Nevermind Hitchcock, Birds Are Nice

Although she may mask her real identity with her artist pseudonym, there's no hidden message in the art that

Birds Are Nice

creates. The Miami-based artist wants people to stop taking art and themselves so seriously. With her cartoon-like happy birds and ability to use an array of media, Birds Are Nice seeks to create viewer-oriented work with a childlike approach.

Less than six months old, Birds Are Nice's work is currently on display at the Mörker exhibition at the Calix Gustav Gallery. The exhibition has themes of childhood and dreams, two of Birds Are Nice's best subjects.

By day, the artist behind Birds Are Nice works in a

conservative, academic environment, but at night, her real talents

come alive. "I hate rules. Most days I am ready to crawl out of my skin by the time I

get home, so it was time to get rid of all that and make things that

make me happy," the artist says. Instead of approaching her work with a

critical eye, Birds Are Nice wants the viewer to just have a good laugh.

With a BFA in ceramic sculpture, she explains the switch to

graphic and visual design saying, "Clay was very limiting to me and took

so long. I have the attention span of a three-year-old. I really

consider myself self-taught now because I am learning animation,

painting, screen printing, and new sculpture techniques on my own."  

Using traditional and digital methods, the artist's work consists of

characters and illustrations that are meant to provoke ideas about urban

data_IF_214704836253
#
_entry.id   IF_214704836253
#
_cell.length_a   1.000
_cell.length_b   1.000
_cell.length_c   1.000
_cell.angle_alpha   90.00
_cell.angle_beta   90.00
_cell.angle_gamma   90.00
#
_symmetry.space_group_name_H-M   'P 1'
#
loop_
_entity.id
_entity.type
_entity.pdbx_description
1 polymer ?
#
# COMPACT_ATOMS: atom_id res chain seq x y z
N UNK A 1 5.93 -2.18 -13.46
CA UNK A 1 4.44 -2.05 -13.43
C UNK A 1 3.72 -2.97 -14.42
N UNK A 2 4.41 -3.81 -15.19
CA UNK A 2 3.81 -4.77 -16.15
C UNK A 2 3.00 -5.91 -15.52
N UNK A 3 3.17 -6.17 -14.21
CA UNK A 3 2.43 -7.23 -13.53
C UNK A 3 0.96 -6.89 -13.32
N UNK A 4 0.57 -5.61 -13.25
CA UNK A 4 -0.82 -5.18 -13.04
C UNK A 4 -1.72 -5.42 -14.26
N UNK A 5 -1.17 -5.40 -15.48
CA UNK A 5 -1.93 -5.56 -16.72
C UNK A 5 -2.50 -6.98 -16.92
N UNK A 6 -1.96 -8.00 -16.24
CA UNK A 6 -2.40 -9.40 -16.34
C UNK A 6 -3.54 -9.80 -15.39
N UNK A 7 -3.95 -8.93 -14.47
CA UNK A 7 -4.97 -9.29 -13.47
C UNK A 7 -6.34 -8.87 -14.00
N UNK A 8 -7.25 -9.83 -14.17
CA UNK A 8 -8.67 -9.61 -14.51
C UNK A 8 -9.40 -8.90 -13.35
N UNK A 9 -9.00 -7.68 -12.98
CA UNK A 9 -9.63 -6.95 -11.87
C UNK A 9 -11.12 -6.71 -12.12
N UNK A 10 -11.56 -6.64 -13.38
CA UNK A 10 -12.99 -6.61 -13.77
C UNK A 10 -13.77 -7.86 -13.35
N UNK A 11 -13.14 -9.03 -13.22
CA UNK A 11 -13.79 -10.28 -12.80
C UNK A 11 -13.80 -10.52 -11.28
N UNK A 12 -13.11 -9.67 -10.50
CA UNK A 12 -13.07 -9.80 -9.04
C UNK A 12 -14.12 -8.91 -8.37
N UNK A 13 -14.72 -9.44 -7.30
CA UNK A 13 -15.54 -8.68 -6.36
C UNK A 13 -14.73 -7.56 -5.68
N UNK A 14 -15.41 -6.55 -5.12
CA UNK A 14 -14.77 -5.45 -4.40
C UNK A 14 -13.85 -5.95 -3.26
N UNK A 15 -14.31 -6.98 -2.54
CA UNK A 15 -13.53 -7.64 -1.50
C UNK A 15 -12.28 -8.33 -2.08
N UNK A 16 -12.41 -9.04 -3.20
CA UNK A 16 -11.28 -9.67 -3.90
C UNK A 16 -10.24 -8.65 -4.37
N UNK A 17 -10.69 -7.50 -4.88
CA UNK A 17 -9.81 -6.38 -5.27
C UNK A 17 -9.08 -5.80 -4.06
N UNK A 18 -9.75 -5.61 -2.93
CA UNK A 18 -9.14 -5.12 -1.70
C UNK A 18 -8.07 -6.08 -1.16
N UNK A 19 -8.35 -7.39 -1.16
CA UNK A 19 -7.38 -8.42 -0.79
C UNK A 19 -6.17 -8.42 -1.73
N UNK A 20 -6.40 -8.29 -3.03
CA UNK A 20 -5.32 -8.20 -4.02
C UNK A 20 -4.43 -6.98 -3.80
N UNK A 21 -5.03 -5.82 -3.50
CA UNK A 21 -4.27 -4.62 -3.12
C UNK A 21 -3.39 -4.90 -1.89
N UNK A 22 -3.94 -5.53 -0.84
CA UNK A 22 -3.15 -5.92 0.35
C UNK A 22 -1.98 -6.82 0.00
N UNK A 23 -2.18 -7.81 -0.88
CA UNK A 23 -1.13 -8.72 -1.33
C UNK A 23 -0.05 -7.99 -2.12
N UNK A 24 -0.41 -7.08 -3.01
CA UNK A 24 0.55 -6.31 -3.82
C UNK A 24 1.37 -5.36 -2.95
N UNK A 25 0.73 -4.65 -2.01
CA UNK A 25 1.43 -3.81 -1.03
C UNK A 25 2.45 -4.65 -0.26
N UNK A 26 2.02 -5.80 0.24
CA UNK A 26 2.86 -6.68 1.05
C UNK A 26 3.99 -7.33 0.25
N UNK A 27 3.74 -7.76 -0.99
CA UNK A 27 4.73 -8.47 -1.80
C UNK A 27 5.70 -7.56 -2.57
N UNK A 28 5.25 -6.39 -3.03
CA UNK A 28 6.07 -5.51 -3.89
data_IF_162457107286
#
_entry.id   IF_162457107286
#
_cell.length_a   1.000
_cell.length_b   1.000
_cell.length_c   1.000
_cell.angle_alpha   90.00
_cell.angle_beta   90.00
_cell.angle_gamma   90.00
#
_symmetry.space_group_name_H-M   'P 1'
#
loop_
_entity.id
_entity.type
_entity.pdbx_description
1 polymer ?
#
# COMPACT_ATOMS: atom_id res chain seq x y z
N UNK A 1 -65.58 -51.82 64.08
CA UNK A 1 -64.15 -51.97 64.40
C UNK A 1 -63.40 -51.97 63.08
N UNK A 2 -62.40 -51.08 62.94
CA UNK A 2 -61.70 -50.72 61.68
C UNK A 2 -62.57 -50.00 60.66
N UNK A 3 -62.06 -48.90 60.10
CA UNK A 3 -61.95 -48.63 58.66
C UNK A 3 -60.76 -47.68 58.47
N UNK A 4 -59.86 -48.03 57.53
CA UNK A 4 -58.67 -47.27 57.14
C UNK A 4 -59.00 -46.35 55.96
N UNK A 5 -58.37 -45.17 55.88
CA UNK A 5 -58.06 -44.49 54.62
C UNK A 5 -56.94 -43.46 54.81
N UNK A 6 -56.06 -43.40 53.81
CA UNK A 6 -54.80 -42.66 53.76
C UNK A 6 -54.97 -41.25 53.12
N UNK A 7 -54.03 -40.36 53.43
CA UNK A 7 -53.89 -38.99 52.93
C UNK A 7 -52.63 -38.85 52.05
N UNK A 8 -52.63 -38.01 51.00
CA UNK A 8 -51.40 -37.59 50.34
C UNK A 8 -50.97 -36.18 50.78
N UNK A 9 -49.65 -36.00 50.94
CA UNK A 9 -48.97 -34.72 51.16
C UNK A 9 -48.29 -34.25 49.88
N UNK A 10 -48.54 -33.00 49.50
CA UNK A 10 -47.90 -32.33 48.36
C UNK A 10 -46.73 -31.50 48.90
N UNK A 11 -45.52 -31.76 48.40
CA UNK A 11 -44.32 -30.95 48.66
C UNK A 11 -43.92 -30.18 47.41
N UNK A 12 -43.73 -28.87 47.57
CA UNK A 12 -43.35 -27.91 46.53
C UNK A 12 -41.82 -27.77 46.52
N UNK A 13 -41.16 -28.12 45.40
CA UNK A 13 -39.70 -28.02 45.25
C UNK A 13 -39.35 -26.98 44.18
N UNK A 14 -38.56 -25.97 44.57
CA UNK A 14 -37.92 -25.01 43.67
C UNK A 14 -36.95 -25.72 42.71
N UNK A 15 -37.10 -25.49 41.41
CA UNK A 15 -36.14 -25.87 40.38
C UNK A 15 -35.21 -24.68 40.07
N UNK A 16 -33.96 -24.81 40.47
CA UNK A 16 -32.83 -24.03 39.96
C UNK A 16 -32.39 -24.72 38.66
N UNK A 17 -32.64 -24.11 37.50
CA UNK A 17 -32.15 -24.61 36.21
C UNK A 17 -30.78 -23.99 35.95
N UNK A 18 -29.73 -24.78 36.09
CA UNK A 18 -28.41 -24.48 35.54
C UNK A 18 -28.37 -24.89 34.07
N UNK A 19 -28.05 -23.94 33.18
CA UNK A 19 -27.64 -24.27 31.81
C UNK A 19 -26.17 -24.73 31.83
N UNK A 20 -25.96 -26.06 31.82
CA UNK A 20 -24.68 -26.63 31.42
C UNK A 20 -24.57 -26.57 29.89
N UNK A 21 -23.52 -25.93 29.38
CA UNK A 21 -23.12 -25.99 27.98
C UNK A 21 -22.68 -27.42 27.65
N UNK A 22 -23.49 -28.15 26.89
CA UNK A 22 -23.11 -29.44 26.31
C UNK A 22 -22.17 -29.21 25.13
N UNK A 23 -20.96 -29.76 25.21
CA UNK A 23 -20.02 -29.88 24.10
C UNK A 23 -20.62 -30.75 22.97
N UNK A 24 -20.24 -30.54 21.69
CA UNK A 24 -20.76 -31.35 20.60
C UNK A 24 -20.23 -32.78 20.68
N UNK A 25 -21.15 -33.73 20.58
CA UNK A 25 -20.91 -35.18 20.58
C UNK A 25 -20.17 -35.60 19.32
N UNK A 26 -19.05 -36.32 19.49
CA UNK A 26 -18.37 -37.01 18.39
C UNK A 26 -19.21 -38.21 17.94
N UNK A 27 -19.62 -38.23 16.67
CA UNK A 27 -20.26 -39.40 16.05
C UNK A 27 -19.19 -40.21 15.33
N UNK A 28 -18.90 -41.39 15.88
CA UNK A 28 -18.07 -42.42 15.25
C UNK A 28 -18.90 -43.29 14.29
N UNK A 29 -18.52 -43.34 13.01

life while extending happiness. Her humorous take on art is portrayed

with pieces such as love somebunny, which displays a graphically

designed baby in a bunny suit. She's also fond of taking her art beyond

Miami and into odd places. Birds Are Nice stickers have been found on

walls, vehicles, and other objects around town. So don't be surprised if

you see a truck drive by with a little black bird by the name of Lester

on it.  

Why the fascination with cartoons and birds? "I have been watching and

drawing cartoons since I was little. I own birds and have always used

birds in all my artwork throughout my life," the artist explains.

In her current exhibition at the Calix Gustav Gallery, Birds Are Nice

displays a piece that is a tribute to vintage Heckle and Jeckle

cartoons. The Home Sweet Home installation hosts a video of the first

Heckle and Jeckle episode. It's also interactive: Viewers have to place

their head inside a bird house to watch the video.

"I get bored going to

regular shows and just looking at the same old things on the walls. I

guess it is still the little kid in me that has to touch things I am not

supposed too!"

For this year's Art Basel season, Birds Are Nice will be busy painting

the wall outside the Calix Gustav Gallery. Her design is a secret, though, so

you will have to stop by to see it. If you can't wait till then, you can

buy Birds Are Nice work from the gallery. Her apparel and

prints will soon be available online.

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